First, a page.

With a major international football tournament on the horizon Italy has once again been seized by a huge investigation into match-fixing. As yet it has not reached the magnitude of the 2006 Calciopoli affair, which left a shadow over Italy's World Cup triumph, but after police raided both the quarters of the national team and the home of Antonio Conte, manager of the Italian champions, Juventus, it's set to make as least as big a splash.
The roots of the latest scandal lie in the summer of 2011. After a member of Serie B side Cremonese suffered a serious car crash, tests showed that he and other members of the team had been drugged with sleeping pills. The culprit was one of their own teammates, Marco Paolini, who had been attempting to pay off a mounting series of gambling debts by arranging a series of defeats for his bookies. Cremonese's unexpected winning streak had forced him to take desperate measures.
It soon became clear that Paoloni was merely the tip of the iceberg. Famous names such as Atalanta's captain Cristiano Doni and the legendary Lazio striker Giuseppe Signori were arrested as evidence emerged of others willing to throw games, or procure others to fix results, for at least two international betting syndicates.
Phonetap evidence abounded, but not all of it was conclusive: Paolini would often boast of contacts with big-name players that he didn't have in the hope of earning a payout for a result that had actuallyin fact come about naturally.
Meanwhile, in the southern city of Bari a parallel inquiry investigation was underway that brought some extraordinary admissions. Bari's captain revealed that he had deliberately scored the own goal that saved their neighbours and biggest rivals from relegation. How angry were their fans about this? Not very; Bari's goalkeeper alleged that leaders of the club's own supporters were among those in on the fixes, on one occasion even visiting his house to urge him to lose, so they could make money on it.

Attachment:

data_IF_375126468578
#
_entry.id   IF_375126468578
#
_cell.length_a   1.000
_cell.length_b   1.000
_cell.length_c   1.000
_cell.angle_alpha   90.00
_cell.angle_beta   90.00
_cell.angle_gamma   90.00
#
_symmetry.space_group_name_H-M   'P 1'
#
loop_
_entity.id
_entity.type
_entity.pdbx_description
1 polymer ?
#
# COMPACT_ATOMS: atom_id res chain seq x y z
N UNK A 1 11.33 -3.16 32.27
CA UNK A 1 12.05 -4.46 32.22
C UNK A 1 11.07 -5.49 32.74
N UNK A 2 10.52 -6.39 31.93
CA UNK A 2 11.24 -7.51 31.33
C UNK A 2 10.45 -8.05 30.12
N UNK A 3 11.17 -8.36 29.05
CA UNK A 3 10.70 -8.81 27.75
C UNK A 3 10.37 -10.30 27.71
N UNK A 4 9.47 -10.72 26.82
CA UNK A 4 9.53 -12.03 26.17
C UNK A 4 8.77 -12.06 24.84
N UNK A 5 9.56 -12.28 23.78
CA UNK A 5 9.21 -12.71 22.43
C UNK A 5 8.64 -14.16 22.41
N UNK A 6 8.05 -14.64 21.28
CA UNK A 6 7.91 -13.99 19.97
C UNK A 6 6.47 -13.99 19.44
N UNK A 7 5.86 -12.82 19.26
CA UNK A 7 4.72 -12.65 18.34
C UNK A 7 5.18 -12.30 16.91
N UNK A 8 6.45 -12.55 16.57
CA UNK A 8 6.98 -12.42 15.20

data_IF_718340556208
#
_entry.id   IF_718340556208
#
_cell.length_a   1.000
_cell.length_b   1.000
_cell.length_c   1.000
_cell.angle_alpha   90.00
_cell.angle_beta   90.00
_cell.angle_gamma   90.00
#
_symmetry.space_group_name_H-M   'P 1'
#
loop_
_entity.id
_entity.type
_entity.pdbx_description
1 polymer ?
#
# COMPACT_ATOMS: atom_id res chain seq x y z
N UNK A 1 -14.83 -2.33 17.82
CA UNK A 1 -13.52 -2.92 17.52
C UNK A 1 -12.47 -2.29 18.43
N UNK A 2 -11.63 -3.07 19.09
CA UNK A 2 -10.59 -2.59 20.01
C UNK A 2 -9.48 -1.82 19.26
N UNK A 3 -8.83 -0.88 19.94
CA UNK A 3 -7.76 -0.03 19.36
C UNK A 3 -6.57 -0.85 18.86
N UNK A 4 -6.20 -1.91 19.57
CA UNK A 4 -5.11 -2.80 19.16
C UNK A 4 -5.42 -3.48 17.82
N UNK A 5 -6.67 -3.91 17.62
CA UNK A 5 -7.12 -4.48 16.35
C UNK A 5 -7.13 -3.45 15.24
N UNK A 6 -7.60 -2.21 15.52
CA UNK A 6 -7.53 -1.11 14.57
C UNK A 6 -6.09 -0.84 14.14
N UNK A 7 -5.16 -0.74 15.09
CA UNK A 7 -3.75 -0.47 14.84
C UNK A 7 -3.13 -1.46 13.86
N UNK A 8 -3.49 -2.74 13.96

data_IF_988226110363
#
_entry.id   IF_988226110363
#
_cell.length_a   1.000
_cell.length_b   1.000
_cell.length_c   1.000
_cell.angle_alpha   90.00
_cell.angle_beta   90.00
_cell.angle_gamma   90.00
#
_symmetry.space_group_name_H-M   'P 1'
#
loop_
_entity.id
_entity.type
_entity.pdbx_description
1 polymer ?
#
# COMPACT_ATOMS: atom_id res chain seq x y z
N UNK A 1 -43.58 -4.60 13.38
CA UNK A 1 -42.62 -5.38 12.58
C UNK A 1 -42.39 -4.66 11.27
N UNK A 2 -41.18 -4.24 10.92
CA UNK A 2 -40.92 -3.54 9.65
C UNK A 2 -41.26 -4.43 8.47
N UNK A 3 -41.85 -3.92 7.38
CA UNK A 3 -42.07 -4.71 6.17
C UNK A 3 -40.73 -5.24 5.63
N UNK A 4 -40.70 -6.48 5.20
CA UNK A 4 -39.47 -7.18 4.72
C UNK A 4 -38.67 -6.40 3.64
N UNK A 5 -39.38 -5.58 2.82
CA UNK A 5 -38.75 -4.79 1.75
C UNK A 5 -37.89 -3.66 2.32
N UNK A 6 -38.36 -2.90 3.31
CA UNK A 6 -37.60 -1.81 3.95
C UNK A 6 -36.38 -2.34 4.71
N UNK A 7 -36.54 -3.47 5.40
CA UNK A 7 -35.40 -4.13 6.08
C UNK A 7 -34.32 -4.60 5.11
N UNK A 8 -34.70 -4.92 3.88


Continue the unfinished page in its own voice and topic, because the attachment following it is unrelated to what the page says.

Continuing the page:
Reactions in Italy to all this has have been mixed. While Atalanta's fans responded with fury to the news of Doni's involvement, for many other fansmany others just felt a sense of weary resignation. This is after all a nation still dealing with the fallout of the Calciopoli scandal, which saw Italy's biggest club, Juventus, stripped of two titles and relegated to Serie B. The idea that not everything in the game is strictly above board is hardly a revelation. Fans' expectations are at have been lowered to rock bottom.
And few expect much to change; when Juve were recently crowned champions for the first time since the 2006 scandal, they arbitrarily decided to reclaim the two lost titles. The Italian FA did nothing to stop them.
There is also a sense that this has so far been merely the foothills of the real scandal, with the big names yet to emerge. Monday morning's police actions have certainly obliged on that front. In the headline-grabbing early morning raid on the base of the Italian national side, police searched the room of defender Domenico Criscito and served him with an official notice of investigation.
Elsewhere in Rome, Lazio's captain, Stefano Mauri, was led away in handcuffs, one of 19 people arrested. The tactics are deliberately high profile and carry echoes of the Totonero scandal of 1980, which saw carabinieri waiting pitchside to arrest players as they came off at the final whistle.
The police case may take years to complete, but sporting sanctions will be immediate, for just as in 2006 the Italian FA is fast-tracking its own trials to have penalties in place for the start of the new season, with the first of the hearings beginning this Thursday in Rome.
More arrests will almost certainly follow in the next few weeks, and at least three Serie A clubs – Lazio, Genoa and Siena – may begin next season with significant points deductions. Beyond that though, the broader question is whether the Italian game will ever be truly free of match-fixing. "This investigation could go on eternally, if only we had the manpower," as one investigator put it.
Just six years on from the last major match-fixing scandal, and with a succession of smaller tremors peppering the years before and since, that Italy should found itself again mired in scandal truly suggests that football here is not simply a sport, but rather a vehicle where – regardless of what happens on the field – everyone can win, if they have the right connections. In which case, the loser will always be football.